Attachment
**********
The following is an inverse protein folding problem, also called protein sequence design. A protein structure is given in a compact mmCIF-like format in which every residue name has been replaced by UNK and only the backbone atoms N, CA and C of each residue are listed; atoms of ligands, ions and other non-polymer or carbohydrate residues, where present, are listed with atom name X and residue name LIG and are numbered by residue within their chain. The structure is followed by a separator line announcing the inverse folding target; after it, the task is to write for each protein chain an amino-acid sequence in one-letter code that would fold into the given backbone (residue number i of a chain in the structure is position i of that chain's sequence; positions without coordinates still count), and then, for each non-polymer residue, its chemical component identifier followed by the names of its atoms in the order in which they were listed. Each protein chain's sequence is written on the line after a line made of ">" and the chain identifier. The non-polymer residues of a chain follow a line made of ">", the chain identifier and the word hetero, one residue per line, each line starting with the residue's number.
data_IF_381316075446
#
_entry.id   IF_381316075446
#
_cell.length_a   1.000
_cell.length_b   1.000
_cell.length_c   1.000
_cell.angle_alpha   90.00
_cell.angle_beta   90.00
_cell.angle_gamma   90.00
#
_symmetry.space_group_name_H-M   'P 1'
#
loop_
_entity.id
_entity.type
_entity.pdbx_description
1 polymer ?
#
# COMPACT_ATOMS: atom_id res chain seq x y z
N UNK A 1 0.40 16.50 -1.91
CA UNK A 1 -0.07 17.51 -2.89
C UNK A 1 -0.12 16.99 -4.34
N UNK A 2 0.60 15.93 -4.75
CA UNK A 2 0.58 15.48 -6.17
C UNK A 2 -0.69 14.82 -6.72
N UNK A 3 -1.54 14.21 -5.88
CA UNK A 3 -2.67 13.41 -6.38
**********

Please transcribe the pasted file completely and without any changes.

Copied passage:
The following is an inverse protein folding problem, also called protein sequence design. A protein structure is given in a compact mmCIF-like format in which every residue name has been replaced by UNK and only the backbone atoms N, CA and C of each residue are listed; atoms of ligands, ions and other non-polymer or carbohydrate residues, where present, are listed with atom name X and residue name LIG and are numbered by residue within their chain. The structure is followed by a separator line announcing the inverse folding target; after it, the task is to write for each protein chain an amino-acid sequence in one-letter code that would fold into the given backbone (residue number i of a chain in the structure is position i of that chain's sequence; positions without coordinates still count), and then, for each non-polymer residue, its chemical component identifier followed by the names of its atoms in the order in which they were listed. Each protein chain's sequence is written on the line after a line made of ">" and the chain identifier. The non-polymer residues of a chain follow a line made of ">", the chain identifier and the word hetero, one residue per line, each line starting with the residue's number.
data_IF_381316075446
#
_entry.id   IF_381316075446
#
_cell.length_a   1.000
_cell.length_b   1.000
_cell.length_c   1.000
_cell.angle_alpha   90.00
_cell.angle_beta   90.00
_cell.angle_gamma   90.00
#
_symmetry.space_group_name_H-M   'P 1'
#
loop_
_entity.id
_entity.type
_entity.pdbx_description
1 polymer ?
#
# COMPACT_ATOMS: atom_id res chain seq x y z
N UNK A 1 0.40 16.50 -1.91
CA UNK A 1 -0.07 17.51 -2.89
C UNK A 1 -0.12 16.99 -4.34
N UNK A 2 0.60 15.93 -4.75
CA UNK A 2 0.58 15.48 -6.17
C UNK A 2 -0.69 14.82 -6.72
N UNK A 3 -1.54 14.21 -5.88
CA UNK A 3 -2.67 13.41 -6.38